Paraguay experienced more than three decades of dictatorship under Alfredo Stroessner, who was ousted in 1989, but the end of his iron-fisted rule did not bring political stability.
Factional splits led to the assassination of a vice-president, the resignation of a president and an attempted coup.
Stroessner's party, the National Republican Association-Colorado Party, survived his departure and remained in power until 2008, when it was was defeated by the centre-left Patriotic Alliance for Change led by Fernando Lugo.
However, the Colorado Party returned to power in 2013, after Congress controversially impeached President Lugo over the mishandling a land eviction in which police officers and peasant farmers were killed.
More than 80% of Paraguayans are mestizos - people of mixed Spanish and native American descent.
The vast majority of the population speak the indigenous language Guarani as well as Spanish, whereas in the rest of Latin America non-indigenous people rarely know the pre-colonial languages.
With few mineral resources, Paraguay's economy revolves around agriculture - although the manufacturing and pharmaceutical sectors are expanding.
The 1990s saw slow, steady growth, but by 2002 the economy was in serious trouble, partly because of a financial crisis in neighbouring Argentina.
Emergency loans - conditional on economic reforms - were negotiated with the IMF, and the country has enjoyed growth rates much higher than the rest of Latin America in recent years, despite the worldwide slowdown.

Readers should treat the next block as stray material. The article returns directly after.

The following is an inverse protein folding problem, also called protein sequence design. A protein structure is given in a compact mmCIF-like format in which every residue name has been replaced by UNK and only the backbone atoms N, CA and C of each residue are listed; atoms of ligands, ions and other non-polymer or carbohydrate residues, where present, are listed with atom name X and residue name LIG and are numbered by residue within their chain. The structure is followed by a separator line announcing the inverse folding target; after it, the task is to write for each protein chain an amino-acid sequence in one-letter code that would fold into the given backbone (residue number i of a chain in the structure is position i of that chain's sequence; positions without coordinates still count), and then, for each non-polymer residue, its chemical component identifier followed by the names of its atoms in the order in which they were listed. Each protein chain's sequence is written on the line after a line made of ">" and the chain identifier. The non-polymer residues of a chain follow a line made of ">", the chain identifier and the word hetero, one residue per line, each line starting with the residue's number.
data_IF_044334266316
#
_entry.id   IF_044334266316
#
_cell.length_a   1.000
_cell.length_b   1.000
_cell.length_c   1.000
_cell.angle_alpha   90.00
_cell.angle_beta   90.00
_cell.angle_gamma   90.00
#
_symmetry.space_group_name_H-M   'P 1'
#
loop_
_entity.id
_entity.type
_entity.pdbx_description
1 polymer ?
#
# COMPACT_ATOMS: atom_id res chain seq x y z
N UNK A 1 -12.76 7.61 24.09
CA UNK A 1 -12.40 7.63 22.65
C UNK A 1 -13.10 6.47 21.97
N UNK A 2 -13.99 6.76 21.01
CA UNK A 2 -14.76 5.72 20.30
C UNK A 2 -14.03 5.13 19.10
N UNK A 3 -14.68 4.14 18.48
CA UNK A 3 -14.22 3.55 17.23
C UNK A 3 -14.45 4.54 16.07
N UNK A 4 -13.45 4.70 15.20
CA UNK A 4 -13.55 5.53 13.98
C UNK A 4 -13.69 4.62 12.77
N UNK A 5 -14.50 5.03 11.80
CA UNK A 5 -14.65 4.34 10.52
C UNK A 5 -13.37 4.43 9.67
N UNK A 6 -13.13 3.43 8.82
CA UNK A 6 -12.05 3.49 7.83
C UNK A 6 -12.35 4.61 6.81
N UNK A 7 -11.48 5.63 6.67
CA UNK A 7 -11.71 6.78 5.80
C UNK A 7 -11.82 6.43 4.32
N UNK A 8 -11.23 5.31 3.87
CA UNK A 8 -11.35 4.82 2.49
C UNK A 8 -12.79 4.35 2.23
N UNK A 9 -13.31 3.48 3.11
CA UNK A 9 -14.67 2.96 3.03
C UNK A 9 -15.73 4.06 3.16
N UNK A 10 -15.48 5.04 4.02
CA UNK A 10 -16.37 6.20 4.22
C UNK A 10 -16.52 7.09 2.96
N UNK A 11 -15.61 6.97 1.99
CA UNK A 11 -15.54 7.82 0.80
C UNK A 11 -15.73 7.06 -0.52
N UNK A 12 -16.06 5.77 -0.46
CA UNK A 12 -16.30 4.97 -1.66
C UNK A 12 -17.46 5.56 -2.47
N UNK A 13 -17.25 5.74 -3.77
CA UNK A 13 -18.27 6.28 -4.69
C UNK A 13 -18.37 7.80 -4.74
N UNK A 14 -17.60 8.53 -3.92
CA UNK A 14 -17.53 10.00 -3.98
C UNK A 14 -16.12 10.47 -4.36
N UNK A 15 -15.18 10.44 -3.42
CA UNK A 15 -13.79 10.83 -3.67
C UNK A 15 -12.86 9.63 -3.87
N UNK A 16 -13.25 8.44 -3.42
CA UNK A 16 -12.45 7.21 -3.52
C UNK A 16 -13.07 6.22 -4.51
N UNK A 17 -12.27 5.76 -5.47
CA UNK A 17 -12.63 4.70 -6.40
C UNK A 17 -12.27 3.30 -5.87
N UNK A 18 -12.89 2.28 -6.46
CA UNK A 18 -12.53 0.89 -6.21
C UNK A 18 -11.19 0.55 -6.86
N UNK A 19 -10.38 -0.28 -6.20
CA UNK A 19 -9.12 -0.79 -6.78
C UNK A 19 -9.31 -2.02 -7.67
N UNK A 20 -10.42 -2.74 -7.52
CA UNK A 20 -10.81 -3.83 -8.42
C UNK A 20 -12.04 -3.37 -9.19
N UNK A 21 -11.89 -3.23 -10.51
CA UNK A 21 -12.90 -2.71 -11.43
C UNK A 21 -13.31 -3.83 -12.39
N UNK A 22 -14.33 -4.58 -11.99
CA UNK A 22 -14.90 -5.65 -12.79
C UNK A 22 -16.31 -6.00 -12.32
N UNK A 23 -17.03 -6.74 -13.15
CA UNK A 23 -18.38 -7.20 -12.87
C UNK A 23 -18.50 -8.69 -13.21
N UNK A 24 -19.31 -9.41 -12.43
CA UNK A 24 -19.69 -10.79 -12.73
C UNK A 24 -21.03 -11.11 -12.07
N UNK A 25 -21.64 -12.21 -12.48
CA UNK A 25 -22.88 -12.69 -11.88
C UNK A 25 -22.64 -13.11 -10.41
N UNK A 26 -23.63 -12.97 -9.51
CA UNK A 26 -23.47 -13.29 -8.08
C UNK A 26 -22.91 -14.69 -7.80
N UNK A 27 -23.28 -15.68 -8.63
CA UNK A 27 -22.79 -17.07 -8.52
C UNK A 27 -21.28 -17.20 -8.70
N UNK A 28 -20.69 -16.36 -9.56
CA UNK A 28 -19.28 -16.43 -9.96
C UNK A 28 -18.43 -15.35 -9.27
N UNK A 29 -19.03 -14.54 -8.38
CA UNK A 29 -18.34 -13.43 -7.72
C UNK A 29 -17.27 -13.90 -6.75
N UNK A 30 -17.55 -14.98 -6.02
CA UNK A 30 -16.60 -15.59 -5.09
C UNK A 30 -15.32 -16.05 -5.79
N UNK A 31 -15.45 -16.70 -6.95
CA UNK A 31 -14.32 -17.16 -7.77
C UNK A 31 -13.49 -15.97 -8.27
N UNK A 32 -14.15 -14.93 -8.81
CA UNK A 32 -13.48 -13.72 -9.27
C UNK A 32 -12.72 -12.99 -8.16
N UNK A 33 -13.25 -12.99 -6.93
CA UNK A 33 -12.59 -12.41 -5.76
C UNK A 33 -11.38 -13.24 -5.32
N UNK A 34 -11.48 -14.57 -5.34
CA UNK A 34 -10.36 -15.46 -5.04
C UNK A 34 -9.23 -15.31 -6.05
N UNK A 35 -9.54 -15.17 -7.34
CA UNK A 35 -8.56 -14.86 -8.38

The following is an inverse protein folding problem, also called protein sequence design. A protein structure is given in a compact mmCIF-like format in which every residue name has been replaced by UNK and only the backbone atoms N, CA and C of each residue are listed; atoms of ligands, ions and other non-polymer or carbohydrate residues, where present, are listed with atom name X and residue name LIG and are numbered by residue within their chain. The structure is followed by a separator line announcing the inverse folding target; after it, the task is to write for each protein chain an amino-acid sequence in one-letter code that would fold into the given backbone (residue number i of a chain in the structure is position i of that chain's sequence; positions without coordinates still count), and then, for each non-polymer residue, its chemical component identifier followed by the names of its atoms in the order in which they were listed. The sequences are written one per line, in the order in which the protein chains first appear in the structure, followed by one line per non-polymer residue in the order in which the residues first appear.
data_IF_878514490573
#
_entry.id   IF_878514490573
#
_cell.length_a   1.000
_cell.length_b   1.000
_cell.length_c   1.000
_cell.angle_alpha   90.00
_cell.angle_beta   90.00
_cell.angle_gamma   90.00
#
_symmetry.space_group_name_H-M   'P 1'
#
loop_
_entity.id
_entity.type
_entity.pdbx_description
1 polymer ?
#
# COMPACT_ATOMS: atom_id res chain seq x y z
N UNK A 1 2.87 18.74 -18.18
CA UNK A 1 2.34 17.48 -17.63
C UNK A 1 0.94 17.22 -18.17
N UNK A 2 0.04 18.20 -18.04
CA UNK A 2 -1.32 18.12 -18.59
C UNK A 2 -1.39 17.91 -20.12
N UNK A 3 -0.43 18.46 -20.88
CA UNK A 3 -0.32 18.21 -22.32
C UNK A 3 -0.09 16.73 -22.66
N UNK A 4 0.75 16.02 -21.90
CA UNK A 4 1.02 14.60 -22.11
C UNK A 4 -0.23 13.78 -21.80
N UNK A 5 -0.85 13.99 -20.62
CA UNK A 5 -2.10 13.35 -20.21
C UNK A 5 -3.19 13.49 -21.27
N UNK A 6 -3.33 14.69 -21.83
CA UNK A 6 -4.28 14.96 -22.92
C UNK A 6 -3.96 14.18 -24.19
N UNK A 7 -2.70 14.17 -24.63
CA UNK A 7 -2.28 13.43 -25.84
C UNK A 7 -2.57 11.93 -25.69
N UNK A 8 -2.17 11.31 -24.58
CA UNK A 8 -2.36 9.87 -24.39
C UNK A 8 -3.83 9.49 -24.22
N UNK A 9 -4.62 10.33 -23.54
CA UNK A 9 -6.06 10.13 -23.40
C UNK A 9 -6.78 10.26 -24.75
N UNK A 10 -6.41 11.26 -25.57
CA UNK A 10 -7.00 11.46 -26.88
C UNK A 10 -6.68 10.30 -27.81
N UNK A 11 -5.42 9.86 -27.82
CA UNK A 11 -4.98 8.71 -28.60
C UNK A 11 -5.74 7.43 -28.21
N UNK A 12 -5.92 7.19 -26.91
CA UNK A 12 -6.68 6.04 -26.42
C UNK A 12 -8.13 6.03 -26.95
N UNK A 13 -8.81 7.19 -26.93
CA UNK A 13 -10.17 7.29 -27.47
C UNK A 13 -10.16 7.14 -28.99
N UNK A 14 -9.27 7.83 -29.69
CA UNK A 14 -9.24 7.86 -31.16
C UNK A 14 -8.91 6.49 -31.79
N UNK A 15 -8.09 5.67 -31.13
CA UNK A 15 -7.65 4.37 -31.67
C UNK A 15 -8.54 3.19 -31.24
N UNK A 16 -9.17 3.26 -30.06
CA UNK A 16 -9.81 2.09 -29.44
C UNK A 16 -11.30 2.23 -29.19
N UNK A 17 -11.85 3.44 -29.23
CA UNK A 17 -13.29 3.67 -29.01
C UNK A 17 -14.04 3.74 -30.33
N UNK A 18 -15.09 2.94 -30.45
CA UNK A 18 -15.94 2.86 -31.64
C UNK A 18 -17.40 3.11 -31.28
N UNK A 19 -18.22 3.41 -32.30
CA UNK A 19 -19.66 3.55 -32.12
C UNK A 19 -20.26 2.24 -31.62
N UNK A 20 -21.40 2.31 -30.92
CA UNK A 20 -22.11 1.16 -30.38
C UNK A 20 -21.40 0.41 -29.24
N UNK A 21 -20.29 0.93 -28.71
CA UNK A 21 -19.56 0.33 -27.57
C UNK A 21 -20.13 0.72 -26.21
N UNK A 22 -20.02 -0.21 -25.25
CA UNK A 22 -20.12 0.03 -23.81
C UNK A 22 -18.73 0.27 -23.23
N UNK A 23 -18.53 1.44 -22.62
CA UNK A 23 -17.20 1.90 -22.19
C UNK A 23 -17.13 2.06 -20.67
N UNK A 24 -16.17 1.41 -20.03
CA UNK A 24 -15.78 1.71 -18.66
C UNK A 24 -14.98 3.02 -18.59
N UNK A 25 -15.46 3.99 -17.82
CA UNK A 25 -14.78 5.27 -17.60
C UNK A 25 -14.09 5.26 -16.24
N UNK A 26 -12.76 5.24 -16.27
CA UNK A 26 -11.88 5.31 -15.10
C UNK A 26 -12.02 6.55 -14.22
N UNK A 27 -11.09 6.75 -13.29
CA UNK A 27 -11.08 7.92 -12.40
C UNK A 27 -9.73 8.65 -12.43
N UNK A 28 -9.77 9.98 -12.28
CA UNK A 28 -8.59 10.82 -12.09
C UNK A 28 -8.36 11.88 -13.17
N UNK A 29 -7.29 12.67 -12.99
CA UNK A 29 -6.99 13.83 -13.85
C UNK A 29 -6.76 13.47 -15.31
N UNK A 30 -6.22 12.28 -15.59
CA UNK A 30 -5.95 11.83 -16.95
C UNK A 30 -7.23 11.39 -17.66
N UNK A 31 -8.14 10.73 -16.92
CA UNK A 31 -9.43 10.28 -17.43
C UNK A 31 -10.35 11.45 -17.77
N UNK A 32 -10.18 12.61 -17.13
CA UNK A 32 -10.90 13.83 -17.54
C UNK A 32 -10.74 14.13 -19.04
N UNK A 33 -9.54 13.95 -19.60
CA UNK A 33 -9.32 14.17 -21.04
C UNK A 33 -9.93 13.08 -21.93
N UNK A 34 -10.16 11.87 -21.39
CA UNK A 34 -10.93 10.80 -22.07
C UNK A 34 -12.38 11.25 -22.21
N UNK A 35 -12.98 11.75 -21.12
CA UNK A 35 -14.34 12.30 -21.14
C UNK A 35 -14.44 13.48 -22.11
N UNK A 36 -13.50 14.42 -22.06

At a glance
- Politics: Business magnate Horacio Cartes' presidential election win in April 2013 marked the return to power of the dominant Colorado Party
- Economy: Agriculture, including subsistence farming, is the main economic activity. Brazil is Paraguay's biggest trading partner
Country profiles compiled by BBC Monitoring
The Triple Frontier region, where Paraguay meets Argentina and Brazil, has long been associated with drug-smuggling and other contraband trade.
It is also home to a large Arab community, and the United States and independent reporters have identified it as a source of funding for Islamic militant groups, in particular Lebanon's Hezbollah and the Palestinian Hamas - although Argentina, Brazil and Paraguay reject the allegation.
The commercialisation of agriculture, population growth and forest clearances have led to a dramatic increase in the number of landless families. This has boosted migration into urban areas and shanty towns have burgeoned. The landless peasants' movement has become politically active in recent years.
Much of the north-west is taken up by the Chaco, a vast and largely uninhabited plain. Paraguay and Bolivia fought over it in the 1930s; the war left 100,000 dead.